In vitro lymphocyte proliferation induced by radio-frequency electromagnetic radiation under isothermal conditions.
Cleary-SF; Liu-M; Merchant-RE
Bioelectromagnetics 1990; 11(1):47-56
Effects of continuous wave (CW) radiofrequency (RF) radiation in human peripheral blood lymphocytes were investigated. Whole human blood was exposed to 27 or 2,450 megahertz (MHz) RF electromagnetic radiation for 2 hours at 37 degrees-C. Mononuclear cells were separated and cultured for 3 days at 37 degrees-C with or without mitogenic stimulation using phytohemagglutinin (PHA). At the end of the culture period lymphocyte proliferation was assayed by 6 hours of pulse labeling with tritium labeled thymidine (3HTdR). A dose dependent, statistically significant increase in the uptake of 3HTdR was noted in PHA activated or unstimulated lymphocytes following exposure to radiation at either frequency at specific absorption rates (SARs) below 50 watts per kilogram (W/kg). Uptake of 3HTdR was suppressed by exposure at 50W/kg or higher, relative to that of control cells. Lymphocyte morphology or viability recorded no detectable effects of RF radiation exposure. The authors conclude, taking into consideration the characteristic temperature dependence of lymphocyte activation in vitro, that the biphasic, dose dependent effects of the radiation on lymphocyte proliferation were not dependent on heating. The authors suggest that RF radiation affects other blood leukocytes such as B-lymphocytes or macrophages. They do not rule out the possibility of direct RF induced immunologic alterations in humans repeatedly exposed to amplitude or pulse modulated RF radiation.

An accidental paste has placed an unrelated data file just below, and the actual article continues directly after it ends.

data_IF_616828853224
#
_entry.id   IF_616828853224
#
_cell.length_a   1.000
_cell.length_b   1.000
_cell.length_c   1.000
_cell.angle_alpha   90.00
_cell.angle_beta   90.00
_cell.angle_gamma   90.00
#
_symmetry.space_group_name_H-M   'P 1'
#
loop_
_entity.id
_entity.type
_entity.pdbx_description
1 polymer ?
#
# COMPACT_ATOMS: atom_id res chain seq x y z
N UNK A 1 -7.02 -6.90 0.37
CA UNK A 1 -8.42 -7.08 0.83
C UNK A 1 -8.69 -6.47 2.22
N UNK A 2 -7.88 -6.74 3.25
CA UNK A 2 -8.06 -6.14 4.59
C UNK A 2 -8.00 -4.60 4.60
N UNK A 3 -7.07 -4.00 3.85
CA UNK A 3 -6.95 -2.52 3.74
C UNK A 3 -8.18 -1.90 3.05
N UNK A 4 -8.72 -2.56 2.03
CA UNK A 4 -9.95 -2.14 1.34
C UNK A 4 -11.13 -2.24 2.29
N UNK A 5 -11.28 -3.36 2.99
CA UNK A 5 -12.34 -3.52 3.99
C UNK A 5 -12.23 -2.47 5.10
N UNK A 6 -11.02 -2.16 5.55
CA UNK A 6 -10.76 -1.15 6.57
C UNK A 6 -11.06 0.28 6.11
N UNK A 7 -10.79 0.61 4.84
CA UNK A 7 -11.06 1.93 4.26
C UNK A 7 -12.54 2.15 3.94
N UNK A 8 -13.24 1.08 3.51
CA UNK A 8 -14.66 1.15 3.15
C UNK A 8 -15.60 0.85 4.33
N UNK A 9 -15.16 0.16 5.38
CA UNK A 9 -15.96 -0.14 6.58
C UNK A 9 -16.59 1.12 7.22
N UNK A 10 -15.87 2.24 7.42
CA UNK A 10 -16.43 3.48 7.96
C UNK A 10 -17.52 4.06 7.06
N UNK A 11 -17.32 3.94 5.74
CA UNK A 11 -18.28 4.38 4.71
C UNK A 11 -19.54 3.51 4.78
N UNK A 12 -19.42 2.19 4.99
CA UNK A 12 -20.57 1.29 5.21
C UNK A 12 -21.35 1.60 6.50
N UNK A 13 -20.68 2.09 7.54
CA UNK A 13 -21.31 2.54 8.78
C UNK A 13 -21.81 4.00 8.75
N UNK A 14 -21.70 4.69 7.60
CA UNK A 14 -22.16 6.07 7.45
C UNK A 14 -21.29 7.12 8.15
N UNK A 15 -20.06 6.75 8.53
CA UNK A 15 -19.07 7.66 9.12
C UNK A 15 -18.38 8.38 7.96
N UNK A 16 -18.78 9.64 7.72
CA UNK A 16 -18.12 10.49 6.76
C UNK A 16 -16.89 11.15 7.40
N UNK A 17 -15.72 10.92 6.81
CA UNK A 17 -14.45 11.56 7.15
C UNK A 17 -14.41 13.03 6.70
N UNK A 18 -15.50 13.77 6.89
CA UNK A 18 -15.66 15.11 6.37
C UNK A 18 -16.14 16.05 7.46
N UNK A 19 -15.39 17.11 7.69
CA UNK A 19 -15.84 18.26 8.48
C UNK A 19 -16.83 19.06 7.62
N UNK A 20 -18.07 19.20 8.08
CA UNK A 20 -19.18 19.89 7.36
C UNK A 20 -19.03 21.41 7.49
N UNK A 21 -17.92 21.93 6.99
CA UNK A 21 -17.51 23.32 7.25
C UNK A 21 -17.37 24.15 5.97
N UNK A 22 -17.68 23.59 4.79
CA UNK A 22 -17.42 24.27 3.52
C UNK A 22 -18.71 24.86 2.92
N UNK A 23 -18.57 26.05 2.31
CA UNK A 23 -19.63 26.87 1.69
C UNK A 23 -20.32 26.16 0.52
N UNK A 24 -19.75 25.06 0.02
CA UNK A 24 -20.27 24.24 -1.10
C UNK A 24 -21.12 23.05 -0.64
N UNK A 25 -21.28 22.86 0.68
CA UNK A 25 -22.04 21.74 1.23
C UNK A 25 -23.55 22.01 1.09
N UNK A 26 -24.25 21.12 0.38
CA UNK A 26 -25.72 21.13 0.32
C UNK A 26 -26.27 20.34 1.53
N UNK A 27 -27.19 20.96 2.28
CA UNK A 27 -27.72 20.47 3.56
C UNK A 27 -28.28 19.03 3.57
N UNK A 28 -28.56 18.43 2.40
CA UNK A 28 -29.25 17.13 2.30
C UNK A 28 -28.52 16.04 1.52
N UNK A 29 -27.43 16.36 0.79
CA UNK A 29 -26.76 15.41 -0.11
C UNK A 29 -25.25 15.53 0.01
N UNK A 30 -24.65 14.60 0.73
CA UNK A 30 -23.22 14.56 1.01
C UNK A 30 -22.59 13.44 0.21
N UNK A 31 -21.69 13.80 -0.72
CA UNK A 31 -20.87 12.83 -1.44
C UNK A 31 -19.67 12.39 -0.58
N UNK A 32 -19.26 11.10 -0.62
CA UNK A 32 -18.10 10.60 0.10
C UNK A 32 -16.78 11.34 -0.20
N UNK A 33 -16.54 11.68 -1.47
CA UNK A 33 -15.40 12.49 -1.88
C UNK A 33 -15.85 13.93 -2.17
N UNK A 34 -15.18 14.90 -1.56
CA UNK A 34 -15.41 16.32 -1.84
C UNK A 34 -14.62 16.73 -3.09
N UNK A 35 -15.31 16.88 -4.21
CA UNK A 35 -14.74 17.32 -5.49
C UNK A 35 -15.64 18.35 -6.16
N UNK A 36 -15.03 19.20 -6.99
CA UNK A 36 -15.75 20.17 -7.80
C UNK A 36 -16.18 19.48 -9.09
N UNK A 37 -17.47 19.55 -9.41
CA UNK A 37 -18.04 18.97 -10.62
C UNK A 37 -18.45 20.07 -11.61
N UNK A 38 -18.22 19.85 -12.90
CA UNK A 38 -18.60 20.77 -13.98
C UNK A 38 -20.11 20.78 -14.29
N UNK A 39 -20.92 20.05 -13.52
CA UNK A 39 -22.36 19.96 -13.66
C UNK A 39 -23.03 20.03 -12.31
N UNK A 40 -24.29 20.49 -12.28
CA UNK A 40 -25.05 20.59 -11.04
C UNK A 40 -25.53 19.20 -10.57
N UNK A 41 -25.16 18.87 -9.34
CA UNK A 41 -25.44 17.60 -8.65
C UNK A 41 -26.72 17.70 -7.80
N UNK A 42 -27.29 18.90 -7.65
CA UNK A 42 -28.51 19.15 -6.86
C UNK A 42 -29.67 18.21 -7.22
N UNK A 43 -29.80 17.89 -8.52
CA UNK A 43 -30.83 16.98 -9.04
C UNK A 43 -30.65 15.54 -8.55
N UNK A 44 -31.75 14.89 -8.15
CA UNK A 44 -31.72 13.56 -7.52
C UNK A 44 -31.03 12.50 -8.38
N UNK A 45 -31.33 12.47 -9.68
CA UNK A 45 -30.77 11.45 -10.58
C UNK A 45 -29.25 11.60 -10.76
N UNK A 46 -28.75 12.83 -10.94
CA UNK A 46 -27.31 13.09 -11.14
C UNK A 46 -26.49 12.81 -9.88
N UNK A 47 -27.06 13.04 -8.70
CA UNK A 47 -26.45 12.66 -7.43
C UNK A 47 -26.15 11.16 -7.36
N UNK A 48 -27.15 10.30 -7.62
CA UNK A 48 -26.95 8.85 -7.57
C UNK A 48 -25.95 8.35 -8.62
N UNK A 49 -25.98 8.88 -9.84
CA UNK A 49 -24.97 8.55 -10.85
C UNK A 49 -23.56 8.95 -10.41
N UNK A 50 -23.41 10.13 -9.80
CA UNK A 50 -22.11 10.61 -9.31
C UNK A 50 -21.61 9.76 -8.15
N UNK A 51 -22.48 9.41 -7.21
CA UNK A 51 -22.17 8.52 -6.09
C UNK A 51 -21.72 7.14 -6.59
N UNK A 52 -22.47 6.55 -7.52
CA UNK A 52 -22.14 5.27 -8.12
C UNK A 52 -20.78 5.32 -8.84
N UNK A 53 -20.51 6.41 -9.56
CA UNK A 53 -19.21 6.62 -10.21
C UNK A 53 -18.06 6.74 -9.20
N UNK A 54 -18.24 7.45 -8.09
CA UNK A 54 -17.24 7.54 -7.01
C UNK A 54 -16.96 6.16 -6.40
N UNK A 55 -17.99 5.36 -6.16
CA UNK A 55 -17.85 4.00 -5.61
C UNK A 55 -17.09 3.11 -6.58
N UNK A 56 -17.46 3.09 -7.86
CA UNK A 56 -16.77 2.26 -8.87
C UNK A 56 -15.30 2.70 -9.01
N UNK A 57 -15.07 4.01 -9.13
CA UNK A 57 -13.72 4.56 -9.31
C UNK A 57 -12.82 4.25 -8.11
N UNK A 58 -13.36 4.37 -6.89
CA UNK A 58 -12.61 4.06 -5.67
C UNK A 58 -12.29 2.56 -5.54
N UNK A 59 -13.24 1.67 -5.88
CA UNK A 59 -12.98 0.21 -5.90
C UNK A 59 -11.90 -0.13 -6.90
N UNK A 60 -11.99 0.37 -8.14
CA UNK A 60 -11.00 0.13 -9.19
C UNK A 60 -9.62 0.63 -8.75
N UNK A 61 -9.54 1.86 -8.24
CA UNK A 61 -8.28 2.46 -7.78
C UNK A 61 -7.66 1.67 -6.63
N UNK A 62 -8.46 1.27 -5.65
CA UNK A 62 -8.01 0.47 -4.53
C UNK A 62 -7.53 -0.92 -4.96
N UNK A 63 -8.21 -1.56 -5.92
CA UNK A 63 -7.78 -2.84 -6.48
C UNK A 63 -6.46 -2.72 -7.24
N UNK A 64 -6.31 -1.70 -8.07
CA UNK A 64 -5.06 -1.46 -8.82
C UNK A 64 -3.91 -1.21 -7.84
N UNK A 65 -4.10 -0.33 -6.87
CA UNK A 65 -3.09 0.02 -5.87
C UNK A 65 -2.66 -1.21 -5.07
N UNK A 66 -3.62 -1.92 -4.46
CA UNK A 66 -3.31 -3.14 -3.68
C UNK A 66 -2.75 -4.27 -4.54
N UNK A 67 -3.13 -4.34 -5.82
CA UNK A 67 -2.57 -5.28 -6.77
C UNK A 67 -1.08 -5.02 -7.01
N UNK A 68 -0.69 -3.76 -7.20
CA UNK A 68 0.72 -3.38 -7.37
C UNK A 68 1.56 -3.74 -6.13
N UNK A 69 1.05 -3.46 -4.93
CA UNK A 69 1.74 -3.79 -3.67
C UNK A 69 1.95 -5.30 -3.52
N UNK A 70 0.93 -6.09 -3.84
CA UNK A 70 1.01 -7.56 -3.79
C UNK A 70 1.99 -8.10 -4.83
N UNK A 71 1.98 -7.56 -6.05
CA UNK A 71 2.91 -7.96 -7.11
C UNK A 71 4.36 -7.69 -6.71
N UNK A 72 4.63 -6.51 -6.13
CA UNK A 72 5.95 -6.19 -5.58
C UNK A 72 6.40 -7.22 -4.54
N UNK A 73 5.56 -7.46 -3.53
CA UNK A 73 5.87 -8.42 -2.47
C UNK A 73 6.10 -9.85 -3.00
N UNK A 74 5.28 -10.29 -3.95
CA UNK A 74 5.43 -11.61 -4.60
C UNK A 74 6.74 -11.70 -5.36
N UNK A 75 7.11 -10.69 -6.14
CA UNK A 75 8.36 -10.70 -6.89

NIOSH-Publication; NIOSH-Grant; Magnetic-fields; Blood-cells; Immune-system-disorders; Immunologic-disorders; Electromagnetic-radiation; Radiation-exposure; Radiation-hazards; Microwave-radiation
Physiology and Biophysics Medical College of Virginia Box 694, Mcv Station Richmond, VA 23298
Virginia Commonwealth University, Richmond, Virginia